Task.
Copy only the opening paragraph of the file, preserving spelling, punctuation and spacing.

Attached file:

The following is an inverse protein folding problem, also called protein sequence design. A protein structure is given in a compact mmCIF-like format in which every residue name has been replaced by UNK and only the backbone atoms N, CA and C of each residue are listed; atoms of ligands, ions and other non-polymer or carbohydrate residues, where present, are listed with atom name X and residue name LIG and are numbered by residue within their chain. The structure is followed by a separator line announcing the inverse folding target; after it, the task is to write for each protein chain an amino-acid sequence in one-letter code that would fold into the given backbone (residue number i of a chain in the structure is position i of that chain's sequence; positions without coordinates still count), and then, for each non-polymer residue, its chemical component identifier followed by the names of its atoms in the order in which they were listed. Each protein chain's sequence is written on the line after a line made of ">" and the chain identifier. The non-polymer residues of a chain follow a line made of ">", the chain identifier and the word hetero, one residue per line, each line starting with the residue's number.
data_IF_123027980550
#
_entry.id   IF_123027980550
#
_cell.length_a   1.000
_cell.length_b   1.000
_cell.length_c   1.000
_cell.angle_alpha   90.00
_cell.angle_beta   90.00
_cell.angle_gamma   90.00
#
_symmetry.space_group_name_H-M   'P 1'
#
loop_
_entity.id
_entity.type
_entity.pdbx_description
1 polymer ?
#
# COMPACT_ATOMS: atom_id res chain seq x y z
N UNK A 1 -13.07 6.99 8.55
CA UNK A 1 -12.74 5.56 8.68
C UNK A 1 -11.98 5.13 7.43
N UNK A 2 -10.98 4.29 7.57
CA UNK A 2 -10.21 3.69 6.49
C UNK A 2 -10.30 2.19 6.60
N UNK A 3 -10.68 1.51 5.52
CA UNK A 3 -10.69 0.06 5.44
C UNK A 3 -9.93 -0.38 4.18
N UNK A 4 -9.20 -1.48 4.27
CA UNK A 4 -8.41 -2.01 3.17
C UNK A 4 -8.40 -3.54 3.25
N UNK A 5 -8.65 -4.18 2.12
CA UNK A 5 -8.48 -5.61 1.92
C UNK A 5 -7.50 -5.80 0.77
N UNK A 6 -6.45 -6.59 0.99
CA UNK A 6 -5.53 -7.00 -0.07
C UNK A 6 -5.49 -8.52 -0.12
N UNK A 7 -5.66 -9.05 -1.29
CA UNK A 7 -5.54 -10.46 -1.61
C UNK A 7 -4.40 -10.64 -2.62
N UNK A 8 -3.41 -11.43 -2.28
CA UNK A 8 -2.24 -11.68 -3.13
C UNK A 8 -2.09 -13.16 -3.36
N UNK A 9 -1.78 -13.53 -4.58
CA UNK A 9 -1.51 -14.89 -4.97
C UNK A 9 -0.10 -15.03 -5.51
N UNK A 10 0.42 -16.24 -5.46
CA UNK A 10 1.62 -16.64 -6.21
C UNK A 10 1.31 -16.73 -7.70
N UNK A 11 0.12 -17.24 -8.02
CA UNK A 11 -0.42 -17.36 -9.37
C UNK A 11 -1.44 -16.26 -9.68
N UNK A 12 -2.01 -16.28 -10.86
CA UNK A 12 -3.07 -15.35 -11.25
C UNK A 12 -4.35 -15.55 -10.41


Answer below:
The following is an inverse protein folding problem, also called protein sequence design. A protein structure is given in a compact mmCIF-like format in which every residue name has been replaced by UNK and only the backbone atoms N, CA and C of each residue are listed; atoms of ligands, ions and other non-polymer or carbohydrate residues, where present, are listed with atom name X and residue name LIG and are numbered by residue within their chain. The structure is followed by a separator line announcing the inverse folding target; after it, the task is to write for each protein chain an amino-acid sequence in one-letter code that would fold into the given backbone (residue number i of a chain in the structure is position i of that chain's sequence; positions without coordinates still count), and then, for each non-polymer residue, its chemical component identifier followed by the names of its atoms in the order in which they were listed. Each protein chain's sequence is written on the line after a line made of ">" and the chain identifier. The non-polymer residues of a chain follow a line made of ">", the chain identifier and the word hetero, one residue per line, each line starting with the residue's number.